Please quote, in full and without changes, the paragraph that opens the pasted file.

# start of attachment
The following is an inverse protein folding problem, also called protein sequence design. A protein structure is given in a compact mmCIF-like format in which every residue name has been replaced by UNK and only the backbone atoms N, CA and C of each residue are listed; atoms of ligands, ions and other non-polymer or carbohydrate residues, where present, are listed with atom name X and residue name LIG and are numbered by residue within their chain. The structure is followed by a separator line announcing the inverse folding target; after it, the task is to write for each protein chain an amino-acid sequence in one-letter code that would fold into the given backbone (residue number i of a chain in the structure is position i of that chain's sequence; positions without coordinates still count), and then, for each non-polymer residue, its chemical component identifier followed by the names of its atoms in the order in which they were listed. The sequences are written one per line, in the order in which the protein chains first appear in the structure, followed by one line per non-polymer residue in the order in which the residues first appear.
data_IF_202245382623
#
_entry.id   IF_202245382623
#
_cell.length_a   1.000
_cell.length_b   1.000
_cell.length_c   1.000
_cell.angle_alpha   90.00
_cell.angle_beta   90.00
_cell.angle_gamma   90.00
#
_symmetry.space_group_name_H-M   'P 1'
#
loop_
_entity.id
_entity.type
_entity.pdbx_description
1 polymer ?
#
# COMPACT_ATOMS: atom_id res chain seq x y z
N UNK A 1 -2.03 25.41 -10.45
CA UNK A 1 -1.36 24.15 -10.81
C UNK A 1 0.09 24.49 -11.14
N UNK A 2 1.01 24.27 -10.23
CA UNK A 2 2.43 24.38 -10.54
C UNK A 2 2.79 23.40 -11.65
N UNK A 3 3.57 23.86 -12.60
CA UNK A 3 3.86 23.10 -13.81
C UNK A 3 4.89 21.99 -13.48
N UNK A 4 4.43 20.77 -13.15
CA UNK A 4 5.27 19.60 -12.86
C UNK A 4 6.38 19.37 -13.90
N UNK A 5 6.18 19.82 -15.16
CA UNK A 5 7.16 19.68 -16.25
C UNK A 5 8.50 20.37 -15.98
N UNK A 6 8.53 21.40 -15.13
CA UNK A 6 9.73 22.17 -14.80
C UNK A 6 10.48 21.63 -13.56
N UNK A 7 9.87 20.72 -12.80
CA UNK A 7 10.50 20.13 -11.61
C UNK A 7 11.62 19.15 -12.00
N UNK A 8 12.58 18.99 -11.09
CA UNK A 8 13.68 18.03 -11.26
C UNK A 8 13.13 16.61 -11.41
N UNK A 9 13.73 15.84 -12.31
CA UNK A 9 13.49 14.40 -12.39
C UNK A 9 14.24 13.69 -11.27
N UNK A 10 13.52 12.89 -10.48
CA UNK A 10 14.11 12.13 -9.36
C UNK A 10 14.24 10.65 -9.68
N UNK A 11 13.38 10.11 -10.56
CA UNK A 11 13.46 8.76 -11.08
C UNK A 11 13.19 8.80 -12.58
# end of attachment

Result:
The following is an inverse protein folding problem, also called protein sequence design. A protein structure is given in a compact mmCIF-like format in which every residue name has been replaced by UNK and only the backbone atoms N, CA and C of each residue are listed; atoms of ligands, ions and other non-polymer or carbohydrate residues, where present, are listed with atom name X and residue name LIG and are numbered by residue within their chain. The structure is followed by a separator line announcing the inverse folding target; after it, the task is to write for each protein chain an amino-acid sequence in one-letter code that would fold into the given backbone (residue number i of a chain in the structure is position i of that chain's sequence; positions without coordinates still count), and then, for each non-polymer residue, its chemical component identifier followed by the names of its atoms in the order in which they were listed. The sequences are written one per line, in the order in which the protein chains first appear in the structure, followed by one line per non-polymer residue in the order in which the residues first appear.